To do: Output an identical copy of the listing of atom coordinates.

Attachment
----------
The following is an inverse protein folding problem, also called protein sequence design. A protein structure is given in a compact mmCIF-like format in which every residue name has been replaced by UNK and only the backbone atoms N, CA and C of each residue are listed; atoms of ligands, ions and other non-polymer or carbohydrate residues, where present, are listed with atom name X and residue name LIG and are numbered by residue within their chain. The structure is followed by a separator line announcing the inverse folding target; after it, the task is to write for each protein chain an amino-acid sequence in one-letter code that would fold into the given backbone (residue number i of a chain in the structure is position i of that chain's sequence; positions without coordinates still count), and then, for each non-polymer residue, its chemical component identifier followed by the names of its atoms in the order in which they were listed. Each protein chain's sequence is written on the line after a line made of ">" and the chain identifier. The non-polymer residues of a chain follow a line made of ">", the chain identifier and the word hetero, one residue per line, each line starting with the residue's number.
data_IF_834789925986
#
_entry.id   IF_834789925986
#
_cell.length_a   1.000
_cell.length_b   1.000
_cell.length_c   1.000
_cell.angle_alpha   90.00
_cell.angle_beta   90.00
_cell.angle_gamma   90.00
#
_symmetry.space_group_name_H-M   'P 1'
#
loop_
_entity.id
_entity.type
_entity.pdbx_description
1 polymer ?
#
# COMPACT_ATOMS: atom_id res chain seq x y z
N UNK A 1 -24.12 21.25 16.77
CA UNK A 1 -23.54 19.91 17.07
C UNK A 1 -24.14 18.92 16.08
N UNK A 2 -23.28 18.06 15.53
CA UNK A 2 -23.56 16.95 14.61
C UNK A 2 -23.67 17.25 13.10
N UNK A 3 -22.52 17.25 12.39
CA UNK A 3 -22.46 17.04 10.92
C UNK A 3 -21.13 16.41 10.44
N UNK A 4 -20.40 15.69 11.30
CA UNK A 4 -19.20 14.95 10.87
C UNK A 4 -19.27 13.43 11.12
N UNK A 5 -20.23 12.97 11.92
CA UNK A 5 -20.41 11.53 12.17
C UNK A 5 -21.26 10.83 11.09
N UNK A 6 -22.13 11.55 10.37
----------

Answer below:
The following is an inverse protein folding problem, also called protein sequence design. A protein structure is given in a compact mmCIF-like format in which every residue name has been replaced by UNK and only the backbone atoms N, CA and C of each residue are listed; atoms of ligands, ions and other non-polymer or carbohydrate residues, where present, are listed with atom name X and residue name LIG and are numbered by residue within their chain. The structure is followed by a separator line announcing the inverse folding target; after it, the task is to write for each protein chain an amino-acid sequence in one-letter code that would fold into the given backbone (residue number i of a chain in the structure is position i of that chain's sequence; positions without coordinates still count), and then, for each non-polymer residue, its chemical component identifier followed by the names of its atoms in the order in which they were listed. Each protein chain's sequence is written on the line after a line made of ">" and the chain identifier. The non-polymer residues of a chain follow a line made of ">", the chain identifier and the word hetero, one residue per line, each line starting with the residue's number.
data_IF_834789925986
#
_entry.id   IF_834789925986
#
_cell.length_a   1.000
_cell.length_b   1.000
_cell.length_c   1.000
_cell.angle_alpha   90.00
_cell.angle_beta   90.00
_cell.angle_gamma   90.00
#
_symmetry.space_group_name_H-M   'P 1'
#
loop_
_entity.id
_entity.type
_entity.pdbx_description
1 polymer ?
#
# COMPACT_ATOMS: atom_id res chain seq x y z
N UNK A 1 -24.12 21.25 16.77
CA UNK A 1 -23.54 19.91 17.07
C UNK A 1 -24.14 18.92 16.08
N UNK A 2 -23.28 18.06 15.53
CA UNK A 2 -23.56 16.95 14.61
C UNK A 2 -23.67 17.25 13.10
N UNK A 3 -22.52 17.25 12.39
CA UNK A 3 -22.46 17.04 10.92
C UNK A 3 -21.13 16.41 10.44
N UNK A 4 -20.40 15.69 11.30
CA UNK A 4 -19.20 14.95 10.87
C UNK A 4 -19.27 13.43 11.12
N UNK A 5 -20.23 12.97 11.92
CA UNK A 5 -20.41 11.53 12.17
C UNK A 5 -21.26 10.83 11.09
N UNK A 6 -22.13 11.55 10.37